There’s Nothing Classy About Lawsuit Abuse

Recently, a notice arrived in the mail. The document was seven dense pages chock-full of legalisms. Apparently, I was identified as a member of a class action lawsuit. The notice was to let me know that I could drop out of the class if I took the time to write a letter to the Class Administrator to explicitly request exclusion from the class. Never mind that I never joined the class in the first place. These notices are commonplace today, another piece of junk mail filling mailboxes across the nation as lawyers troll for class action lawsuits with million dollar settlements. While mailings clog mailboxes across the country, lawsuits pile up in courtroom dockets and consumers are faced with higher prices and fewer products in the marketplace.

The “important legal notice” that arrived in my mailbox offers a clear example of the problems that plague our legal system. These mass production lawsuits clog our courtrooms and delay justice for Americans with real grievances. In my case, I was notified that a settlement offer has been made, and if accepted, I was entitled to $3.57, just like every other member of the class. The attorneys, on the other hand, would fare far better, collecting $2.5 million for their efforts—more than 700,000 times what the individual class member would receive.

Such class actions lawsuits are a favorite of trial attorneys, who stand to reap million dollar benefits while consumers are typically left with trivial monetary awards or coupons for future purchases. At the same time, these suits drive up the costs of goods and services while reducing productivity and employment opportunities. The issue has reached a point where Congress has proposed reforms to the current legal system. But while the House of Representatives has already passed the Class Action Fairness Act, real reform remains a challenge. The Democrat-controlled Senate has refused to act on class action reform, for fear of slighting the trial lawyers, one of their largest financial backers.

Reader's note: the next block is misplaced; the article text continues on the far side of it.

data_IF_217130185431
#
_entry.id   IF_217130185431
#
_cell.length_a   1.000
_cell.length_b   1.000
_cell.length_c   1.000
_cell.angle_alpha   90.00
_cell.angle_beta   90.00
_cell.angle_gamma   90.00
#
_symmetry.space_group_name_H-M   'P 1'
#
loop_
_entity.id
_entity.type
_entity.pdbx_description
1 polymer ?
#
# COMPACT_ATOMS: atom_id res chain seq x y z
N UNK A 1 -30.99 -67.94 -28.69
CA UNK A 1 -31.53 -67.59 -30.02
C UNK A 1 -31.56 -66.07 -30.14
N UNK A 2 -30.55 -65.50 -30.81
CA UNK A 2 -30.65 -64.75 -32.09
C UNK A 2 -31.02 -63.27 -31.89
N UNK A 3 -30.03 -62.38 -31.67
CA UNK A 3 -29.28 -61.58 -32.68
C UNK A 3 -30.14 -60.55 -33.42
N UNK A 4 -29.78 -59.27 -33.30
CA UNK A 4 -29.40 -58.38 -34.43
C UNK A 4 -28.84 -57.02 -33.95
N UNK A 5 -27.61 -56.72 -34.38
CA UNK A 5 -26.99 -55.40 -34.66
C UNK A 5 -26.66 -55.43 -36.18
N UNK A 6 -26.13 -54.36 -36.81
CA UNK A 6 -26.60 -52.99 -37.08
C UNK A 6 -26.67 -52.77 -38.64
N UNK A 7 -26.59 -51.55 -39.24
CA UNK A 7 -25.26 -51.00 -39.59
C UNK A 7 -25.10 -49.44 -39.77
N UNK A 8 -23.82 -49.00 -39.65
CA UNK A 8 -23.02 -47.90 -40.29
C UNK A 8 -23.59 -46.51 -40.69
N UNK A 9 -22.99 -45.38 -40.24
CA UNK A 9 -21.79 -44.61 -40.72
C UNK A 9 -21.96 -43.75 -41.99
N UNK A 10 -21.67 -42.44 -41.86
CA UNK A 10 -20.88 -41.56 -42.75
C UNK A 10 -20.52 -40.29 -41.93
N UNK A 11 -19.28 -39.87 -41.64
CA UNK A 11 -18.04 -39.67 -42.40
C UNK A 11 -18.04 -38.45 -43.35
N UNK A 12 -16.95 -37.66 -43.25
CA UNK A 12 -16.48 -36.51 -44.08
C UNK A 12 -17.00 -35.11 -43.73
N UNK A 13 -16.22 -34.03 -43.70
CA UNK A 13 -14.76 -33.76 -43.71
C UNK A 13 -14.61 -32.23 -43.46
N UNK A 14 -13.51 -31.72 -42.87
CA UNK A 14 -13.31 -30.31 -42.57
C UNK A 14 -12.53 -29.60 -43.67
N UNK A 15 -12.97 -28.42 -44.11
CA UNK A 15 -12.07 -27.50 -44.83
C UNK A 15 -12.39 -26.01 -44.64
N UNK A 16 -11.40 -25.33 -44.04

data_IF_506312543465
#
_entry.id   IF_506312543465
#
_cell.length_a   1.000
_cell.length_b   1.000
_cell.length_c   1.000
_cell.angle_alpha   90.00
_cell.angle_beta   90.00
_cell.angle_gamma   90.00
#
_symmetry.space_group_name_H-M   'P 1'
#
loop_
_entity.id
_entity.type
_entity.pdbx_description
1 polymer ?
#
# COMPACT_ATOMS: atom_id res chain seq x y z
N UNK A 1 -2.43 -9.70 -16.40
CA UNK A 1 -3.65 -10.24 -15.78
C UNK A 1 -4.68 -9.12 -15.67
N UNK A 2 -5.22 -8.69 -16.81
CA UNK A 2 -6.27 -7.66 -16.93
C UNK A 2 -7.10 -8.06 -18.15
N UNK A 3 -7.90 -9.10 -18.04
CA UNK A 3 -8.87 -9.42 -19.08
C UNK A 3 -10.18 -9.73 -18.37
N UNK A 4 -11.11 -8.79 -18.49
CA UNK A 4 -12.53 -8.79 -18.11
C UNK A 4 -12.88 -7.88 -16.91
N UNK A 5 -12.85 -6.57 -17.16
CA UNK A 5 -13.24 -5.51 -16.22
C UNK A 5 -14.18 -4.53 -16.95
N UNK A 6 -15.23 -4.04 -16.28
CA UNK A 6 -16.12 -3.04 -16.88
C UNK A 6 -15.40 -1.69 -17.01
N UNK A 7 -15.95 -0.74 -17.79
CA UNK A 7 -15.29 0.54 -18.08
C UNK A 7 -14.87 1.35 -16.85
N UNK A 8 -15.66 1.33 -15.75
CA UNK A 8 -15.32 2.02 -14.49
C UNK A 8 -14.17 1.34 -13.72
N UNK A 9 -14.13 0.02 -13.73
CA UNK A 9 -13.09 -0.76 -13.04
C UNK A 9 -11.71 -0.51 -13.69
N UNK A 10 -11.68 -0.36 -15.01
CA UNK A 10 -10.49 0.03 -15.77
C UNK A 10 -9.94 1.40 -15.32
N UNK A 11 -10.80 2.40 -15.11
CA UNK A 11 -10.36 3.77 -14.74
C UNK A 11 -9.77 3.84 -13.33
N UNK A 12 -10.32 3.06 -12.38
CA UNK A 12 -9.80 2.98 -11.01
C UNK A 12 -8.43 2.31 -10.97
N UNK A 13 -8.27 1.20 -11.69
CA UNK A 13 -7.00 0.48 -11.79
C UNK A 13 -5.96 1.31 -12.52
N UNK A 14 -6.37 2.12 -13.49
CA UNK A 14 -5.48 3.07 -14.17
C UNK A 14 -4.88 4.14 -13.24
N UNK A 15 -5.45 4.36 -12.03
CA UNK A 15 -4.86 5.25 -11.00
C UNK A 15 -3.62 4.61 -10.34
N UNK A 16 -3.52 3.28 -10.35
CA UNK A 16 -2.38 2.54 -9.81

The problems with the legal system go beyond class action lawsuit abuse. For example, a jury recently awarded the state of Alabama almost $3.5 billion dollars in a royalty dispute with ExxonMobil. The problem arose over an alleged $40 million dollar underpayment of royalties by ExxonMobil. The jury award included $87 million to compensate for the underpayment plus interest. But the jury went further, piling on an additional $3.4 billion in punitive damages. Traditionally, punitive damages are to be reserved for those instances where a defendant engaged in willful misconduct or malevolent behavior. The case at hand is a contract dispute in an area where state law was not carefully explained, which makes the use of punitive damages here questionable. The Alabama Supreme court reviews the issue later this week.

While such excessive punitive damage awards may sound like good news for trial lawyers and the governor of a cash-strapped state with a bloated budget, such decisions distort the legal system and impose substantial costs on consumers. In the absence of reform, lawsuit abuse continues to be a major problem in America, which costs consumers billions of dollars. According to Business Week, the lawsuit industry cost Americans more than $165 billion in 1999.

Lawsuits can destroy whole industries or keep vital products from making it to the market, all for fear of lawsuits. For example, until the U.S. Congress stepped in, the single engine aircraft industry was virtually wiped out by lawsuits, at the cost of over 100,000 jobs. And lawsuits can drive up the costs of many products, such as health care, where doctors practice “defensive medicine” to protect themselves from lawsuits, or insurance where fraud and abuse lead to substantial legal costs that ultimately are borne by consumers. One recent study by RAND’s Institute for Civil Justice found that under the tort liability systme, 42 percent of soft tissue injury claims—sprains, strains, and other difficult to verify injuries—were for non-existent or pre-existing injuries.